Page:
What donkeys have to say about a culture

 

These sturdy ponies prance through the sandy streets of Dakar, adding a certain elegance to the local surroundings

I think you can tell a lot about a society from its donkeys. The way they are treated, the way they are dressed. What sort of work they are asked to do. For example, in the West of France, they dress their donkeys in long culottes to protect their legs from biting insects. This shows consideration as well as a certain French flare for elegance.

I should really widen my definition to include all equestrians, for here in Senegal they don’t seem to have donkeys. But this gaping hole is filled by a gallant looking little pony, that can be seen pulling light carts through the sandy streets. All the ponies that I have seen so far (and that is quite a few) have been in excellent condition, well fed and sturdy with sleek well groomed manes and hides. They seem well treated and inspite of the midday sun they pull their carts along at quite a clip, prancing elegantly past the battered Nisans and Peugeots that are pressed into taxi service.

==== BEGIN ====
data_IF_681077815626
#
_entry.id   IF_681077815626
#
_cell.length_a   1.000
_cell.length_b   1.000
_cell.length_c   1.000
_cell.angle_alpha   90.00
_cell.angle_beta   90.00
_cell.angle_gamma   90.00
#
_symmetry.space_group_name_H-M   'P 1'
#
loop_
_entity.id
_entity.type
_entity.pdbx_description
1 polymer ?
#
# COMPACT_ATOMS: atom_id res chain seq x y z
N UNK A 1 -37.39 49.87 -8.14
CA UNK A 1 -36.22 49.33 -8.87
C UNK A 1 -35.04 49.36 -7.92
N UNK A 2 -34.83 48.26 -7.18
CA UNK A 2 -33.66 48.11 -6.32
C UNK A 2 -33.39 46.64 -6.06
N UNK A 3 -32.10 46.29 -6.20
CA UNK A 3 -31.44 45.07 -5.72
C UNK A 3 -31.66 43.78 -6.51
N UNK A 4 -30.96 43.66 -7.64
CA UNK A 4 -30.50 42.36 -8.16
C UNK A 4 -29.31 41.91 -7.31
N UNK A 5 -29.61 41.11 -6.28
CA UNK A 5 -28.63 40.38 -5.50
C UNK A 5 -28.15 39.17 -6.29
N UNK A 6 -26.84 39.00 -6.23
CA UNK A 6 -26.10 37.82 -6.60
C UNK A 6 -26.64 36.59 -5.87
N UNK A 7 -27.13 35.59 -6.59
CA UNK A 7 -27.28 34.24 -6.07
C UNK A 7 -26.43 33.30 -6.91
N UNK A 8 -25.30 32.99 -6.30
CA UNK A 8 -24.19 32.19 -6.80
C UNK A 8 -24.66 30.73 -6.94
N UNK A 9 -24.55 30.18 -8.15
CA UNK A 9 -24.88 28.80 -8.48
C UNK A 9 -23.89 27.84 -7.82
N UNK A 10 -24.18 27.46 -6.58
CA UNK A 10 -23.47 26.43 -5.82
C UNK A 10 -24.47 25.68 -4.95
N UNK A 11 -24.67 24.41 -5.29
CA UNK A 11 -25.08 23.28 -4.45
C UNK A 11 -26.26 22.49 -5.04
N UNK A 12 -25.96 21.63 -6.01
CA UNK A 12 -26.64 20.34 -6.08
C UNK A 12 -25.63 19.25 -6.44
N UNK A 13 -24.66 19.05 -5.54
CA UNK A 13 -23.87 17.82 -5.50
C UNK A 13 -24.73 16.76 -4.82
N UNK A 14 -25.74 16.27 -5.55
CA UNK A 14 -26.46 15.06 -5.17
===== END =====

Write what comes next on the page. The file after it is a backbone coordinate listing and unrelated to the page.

It is also telling that there seems to be no direct correlation between poverty and the treatment of these sturdy friends. Cart drivers here in Dakar are often recent immigrants from the countryside who have come to the city to work their way up from the slums. The ponies are their livelihoods and they look after them as such.

I have spent some time trekking in Ladakh in the high Himalayas in recent years. There the donkeys are seemingly much smaller and thinner. Infact they are possessed of such a sinewy strength and sense of balance that a trip

These good natured, tough little chaps had
spent the day carrying our camping equipment
over 5,000 metre high passes

here is unthinkable without them. Again their owners make their living moving goods and accompanying trekkers through the high passes and the donkeys are their primary consideration. Before setting up camp for themselves, they first make sure that the donkeys are relieved of their loads, fed and watered.

Not all societies treat their equestrians well. You have only to read some of the rescue stories at donkey sanctuaries throughout the UK to realise this. However, those that do value them often seem to share the characteristics that these animals bring to their relationship with humankind. Loyalty, hard work, and an unquenchable spirit!

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